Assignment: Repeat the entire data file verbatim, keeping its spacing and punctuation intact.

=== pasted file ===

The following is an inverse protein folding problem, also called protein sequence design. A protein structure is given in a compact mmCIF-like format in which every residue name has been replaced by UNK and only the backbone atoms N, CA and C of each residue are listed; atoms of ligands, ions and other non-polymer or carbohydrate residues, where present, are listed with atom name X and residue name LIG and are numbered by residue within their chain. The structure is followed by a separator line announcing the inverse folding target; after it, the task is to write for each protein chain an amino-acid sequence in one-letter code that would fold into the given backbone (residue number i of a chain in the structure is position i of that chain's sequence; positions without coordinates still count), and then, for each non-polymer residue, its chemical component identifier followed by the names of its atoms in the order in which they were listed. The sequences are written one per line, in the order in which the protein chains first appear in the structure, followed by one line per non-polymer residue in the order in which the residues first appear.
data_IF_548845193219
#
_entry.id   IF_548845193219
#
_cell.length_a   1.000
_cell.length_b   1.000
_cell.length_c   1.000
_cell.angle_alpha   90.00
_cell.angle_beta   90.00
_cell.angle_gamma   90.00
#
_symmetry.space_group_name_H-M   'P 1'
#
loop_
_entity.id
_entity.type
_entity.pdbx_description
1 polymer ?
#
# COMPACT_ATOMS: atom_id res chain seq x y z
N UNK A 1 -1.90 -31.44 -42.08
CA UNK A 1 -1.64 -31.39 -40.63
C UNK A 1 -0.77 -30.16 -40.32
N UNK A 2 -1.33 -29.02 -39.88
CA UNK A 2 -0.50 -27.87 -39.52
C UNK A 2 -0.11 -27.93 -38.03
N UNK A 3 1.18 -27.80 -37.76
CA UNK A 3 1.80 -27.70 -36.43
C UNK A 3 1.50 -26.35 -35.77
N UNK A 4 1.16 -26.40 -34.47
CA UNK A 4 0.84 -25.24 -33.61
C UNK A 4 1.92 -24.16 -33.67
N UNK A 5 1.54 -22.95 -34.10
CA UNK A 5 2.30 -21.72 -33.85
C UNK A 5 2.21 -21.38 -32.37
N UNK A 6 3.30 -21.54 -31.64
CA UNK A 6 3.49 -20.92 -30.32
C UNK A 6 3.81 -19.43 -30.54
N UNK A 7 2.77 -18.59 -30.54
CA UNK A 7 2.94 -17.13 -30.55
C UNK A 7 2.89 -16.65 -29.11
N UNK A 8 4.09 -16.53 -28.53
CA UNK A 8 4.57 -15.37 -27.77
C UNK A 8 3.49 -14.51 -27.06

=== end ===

The following is an inverse protein folding problem, also called protein sequence design. A protein structure is given in a compact mmCIF-like format in which every residue name has been replaced by UNK and only the backbone atoms N, CA and C of each residue are listed; atoms of ligands, ions and other non-polymer or carbohydrate residues, where present, are listed with atom name X and residue name LIG and are numbered by residue within their chain. The structure is followed by a separator line announcing the inverse folding target; after it, the task is to write for each protein chain an amino-acid sequence in one-letter code that would fold into the given backbone (residue number i of a chain in the structure is position i of that chain's sequence; positions without coordinates still count), and then, for each non-polymer residue, its chemical component identifier followed by the names of its atoms in the order in which they were listed. The sequences are written one per line, in the order in which the protein chains first appear in the structure, followed by one line per non-polymer residue in the order in which the residues first appear.
data_IF_548845193219
#
_entry.id   IF_548845193219
#
_cell.length_a   1.000
_cell.length_b   1.000
_cell.length_c   1.000
_cell.angle_alpha   90.00
_cell.angle_beta   90.00
_cell.angle_gamma   90.00
#
_symmetry.space_group_name_H-M   'P 1'
#
loop_
_entity.id
_entity.type
_entity.pdbx_description
1 polymer ?
#
# COMPACT_ATOMS: atom_id res chain seq x y z
N UNK A 1 -1.90 -31.44 -42.08
CA UNK A 1 -1.64 -31.39 -40.63
C UNK A 1 -0.77 -30.16 -40.32
N UNK A 2 -1.33 -29.02 -39.88
CA UNK A 2 -0.50 -27.87 -39.52
C UNK A 2 -0.11 -27.93 -38.03
N UNK A 3 1.18 -27.80 -37.76
CA UNK A 3 1.80 -27.70 -36.43
C UNK A 3 1.50 -26.35 -35.77
N UNK A 4 1.16 -26.40 -34.47
CA UNK A 4 0.84 -25.24 -33.61
C UNK A 4 1.92 -24.16 -33.67
N UNK A 5 1.54 -22.95 -34.10
CA UNK A 5 2.30 -21.72 -33.85
C UNK A 5 2.21 -21.38 -32.37
N UNK A 6 3.30 -21.54 -31.64
CA UNK A 6 3.49 -20.92 -30.32
C UNK A 6 3.81 -19.43 -30.54
N UNK A 7 2.77 -18.59 -30.54
CA UNK A 7 2.94 -17.13 -30.55
C UNK A 7 2.89 -16.65 -29.11
N UNK A 8 4.09 -16.53 -28.53
CA UNK A 8 4.57 -15.37 -27.77
C UNK A 8 3.49 -14.51 -27.06